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Scientology's building heads upward
By THOMAS C. TOBIN
© St. Petersburg Times, published March 29, 2000
CLEARWATER -- After months of negotiations with the Church of Scientology, city officials issued a permit Tuesday that allows the church to continue construction of its massive new downtown building.
The pair of towering white cranes that loom over the project, mostly idle since the fall, will come to life once more.
For 16 months, the building has taken shape below ground as workers shaped a foundation and a giant basement that will serve as a dining facility for Scientology's uniformed staff.
Now, the seven-story "Super Power" building will begin to grow skyward, gradually taking a permanent place along downtown Clearwater's low-slung skyline.
The crowning feature of the $45-million building will be a 15-story tower, visible from blocks away, topped by an eight-point Scientology cross made of bronze.
Construction is expected to be completed in two years.
The church began construction in November 1998 with a foundation permit. But city officials did not want to issue a standard building permit for the rest of the building until they were satisfied the church would provide for parking.
At 384,000 square feet, the building will be the largest Scientology has ever constructed. It also will be the largest building in downtown Clearwater and one of the largest in Pinellas County.
The church expects the building will lead to a doubling of its 1,000-member Clearwater staff and a sharp increase in the number of Scientologists who visit Clearwater, from the current 2,000 a week to as many as 5,000.
The permit was released Tuesday after Scientology provided a bank letter guaranteeing the city up to $3.6-million, an amount that probably will never be required.
Under the city code, those who build in downtown may either construct the required number of parking spaces for their projects or pay the city a fee in lieu of parking. The fee is $4,500 per space.
Although the size of the Scientology building requires 809 spaces under the code, the church has decided to pay for 334 spaces rather than build them. Before the permit was issued Tuesday afternoon, the church gave the city a check for slightly more than $1.5-million.
Legally, the church could buy the remaining 475 spaces and develop no parking at all. However, it plans a parking garage along Court Street.
Church officials said their need for parking is diminished by two factors. Many Scientologists using the building will arrive in the church's motor pool, which employs buses and vans. Also, the church counted more than 1,800 nearby public parking spaces available in the evenings when large events would be held.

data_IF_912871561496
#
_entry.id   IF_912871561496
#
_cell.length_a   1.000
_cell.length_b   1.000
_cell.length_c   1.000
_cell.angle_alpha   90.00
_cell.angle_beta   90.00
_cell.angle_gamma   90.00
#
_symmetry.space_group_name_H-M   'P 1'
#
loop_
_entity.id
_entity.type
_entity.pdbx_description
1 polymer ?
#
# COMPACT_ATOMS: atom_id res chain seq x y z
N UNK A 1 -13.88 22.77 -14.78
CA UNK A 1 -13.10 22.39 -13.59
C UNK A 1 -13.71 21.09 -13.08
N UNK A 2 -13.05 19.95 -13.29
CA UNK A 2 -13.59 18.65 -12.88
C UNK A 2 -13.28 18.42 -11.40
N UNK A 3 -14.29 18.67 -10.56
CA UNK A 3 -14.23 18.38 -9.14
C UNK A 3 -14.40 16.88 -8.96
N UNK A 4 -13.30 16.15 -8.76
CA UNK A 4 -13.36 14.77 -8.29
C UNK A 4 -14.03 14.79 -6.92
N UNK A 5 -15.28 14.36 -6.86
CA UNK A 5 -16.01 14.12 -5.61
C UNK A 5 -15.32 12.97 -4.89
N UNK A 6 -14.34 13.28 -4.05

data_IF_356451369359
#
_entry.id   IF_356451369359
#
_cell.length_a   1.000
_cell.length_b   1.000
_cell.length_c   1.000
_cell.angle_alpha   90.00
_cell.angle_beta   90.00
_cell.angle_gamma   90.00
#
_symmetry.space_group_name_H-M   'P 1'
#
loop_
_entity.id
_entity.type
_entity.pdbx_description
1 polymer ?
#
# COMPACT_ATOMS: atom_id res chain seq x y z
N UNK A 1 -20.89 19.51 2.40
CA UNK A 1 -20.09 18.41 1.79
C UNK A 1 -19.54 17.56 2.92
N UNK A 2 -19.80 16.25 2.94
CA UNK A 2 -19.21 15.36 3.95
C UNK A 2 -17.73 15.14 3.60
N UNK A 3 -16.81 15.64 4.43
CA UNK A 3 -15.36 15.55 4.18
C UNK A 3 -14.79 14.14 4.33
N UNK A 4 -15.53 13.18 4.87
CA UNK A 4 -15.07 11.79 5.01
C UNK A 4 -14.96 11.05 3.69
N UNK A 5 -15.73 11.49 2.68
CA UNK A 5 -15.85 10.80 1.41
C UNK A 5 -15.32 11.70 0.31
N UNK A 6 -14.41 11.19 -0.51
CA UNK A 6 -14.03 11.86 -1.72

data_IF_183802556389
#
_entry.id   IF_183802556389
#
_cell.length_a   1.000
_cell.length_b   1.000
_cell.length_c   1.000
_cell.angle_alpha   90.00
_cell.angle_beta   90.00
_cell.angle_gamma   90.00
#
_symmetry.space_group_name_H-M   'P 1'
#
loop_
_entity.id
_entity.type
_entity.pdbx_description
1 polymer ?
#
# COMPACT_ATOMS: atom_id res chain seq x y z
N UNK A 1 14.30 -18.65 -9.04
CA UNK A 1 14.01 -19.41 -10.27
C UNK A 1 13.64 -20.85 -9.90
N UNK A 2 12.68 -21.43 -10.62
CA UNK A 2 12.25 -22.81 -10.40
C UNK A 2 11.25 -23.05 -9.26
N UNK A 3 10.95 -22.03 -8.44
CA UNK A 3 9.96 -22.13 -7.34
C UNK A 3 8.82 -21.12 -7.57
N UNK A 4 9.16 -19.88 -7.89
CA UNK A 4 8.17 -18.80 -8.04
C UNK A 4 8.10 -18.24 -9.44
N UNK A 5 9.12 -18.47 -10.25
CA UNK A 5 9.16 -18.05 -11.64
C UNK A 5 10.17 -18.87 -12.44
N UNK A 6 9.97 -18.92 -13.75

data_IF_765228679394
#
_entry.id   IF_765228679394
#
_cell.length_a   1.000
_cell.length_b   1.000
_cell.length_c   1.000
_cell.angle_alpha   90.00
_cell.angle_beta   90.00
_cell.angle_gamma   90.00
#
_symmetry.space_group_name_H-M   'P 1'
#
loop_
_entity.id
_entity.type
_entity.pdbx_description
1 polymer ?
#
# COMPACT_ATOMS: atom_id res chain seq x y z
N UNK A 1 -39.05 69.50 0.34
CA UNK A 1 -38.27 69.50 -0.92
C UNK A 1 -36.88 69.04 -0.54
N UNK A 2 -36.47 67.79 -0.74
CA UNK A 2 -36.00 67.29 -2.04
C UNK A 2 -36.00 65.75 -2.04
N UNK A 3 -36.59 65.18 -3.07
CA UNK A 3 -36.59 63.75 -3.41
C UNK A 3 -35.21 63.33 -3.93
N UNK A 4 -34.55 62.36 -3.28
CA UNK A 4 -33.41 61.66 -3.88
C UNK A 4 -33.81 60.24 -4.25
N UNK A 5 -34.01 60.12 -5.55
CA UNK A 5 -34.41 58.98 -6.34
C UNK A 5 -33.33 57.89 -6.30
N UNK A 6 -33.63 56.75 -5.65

The new building will feature a "grand lobby" with sculptures depicting several concepts of Scientology; a first-floor chapel; several theaters for training and introductory films; a museum honoring the Sea Organization, the uniformed "fraternal order" that staffs the church; and a museum honoring Scientology's late founder, L. Ron Hubbard.
Other features include a bookstore, a library, 15 course rooms where Scientologists study together, and about 300 rooms for one-on-one counseling.
The sixth floor will house an indoor running track for parishioners undergoing the Purification Rundown, a regimen of saunas, exercise and vitamins that Scientologists believe rids the body of toxins.
The building's stately Mediterranean Revival style will match that of the Fort Harrison Hotel, Scientology's signature property immediately west across S Fort Harrison Avenue.
All of the hotel's counseling rooms will be moved to the new building, a change that will render the old Fort Harrison completely taxable for the first time since Scientology bought it in 1975.
Also at that point, the church will open the hotel's restaurants to the public -- another first in Clearwater.
The eight-point cross planned for the top of the new building refers to the eight "dynamics" that Scientologists believe define each person's life. It has no Christian reference.
According to a Scientology publication from last year: "We surveyed the entire local area from all vantage points and determined the maximum height of the building so as to ensure every citizen and visitor to Clearwater could not possibly miss the view of our huge Scientology cross or the Fort Harrison beyond."
The new structure is most frequently called the "Super Power" project, which refers to the name of a set of yet-to-be-released Scientology "rundowns" or processes that are said to give Scientologists "an entirely new level of power and ability."
Church officials say that Scientologists from throughout the world will be clamoring to get Super Power counseling, hence the projected increase in visitors.
The building is the centerpiece of a church expansion downtown that will cost from $60-million to $90-million.
Bob Keller, Clearwater's assistant city manager for economic development, said the $1.5-million paid by the church must be used for downtown parking, but the city has not settled on where.
He said the building permit was delayed as city officials and the church negotiated the number of parking spaces and how the church would guarantee payment.
Legally, he said, the church had no obligation to discuss parking or provide it until the end of the project, when a certificate of occupancy is issued. But church officials were sensitive to the city's parking needs, including its desire to plan parking for a downtown redevelopment plan, he said.
"The cooperation's been fabulous," Keller said. "They went above and beyond what we had any right to require from them."
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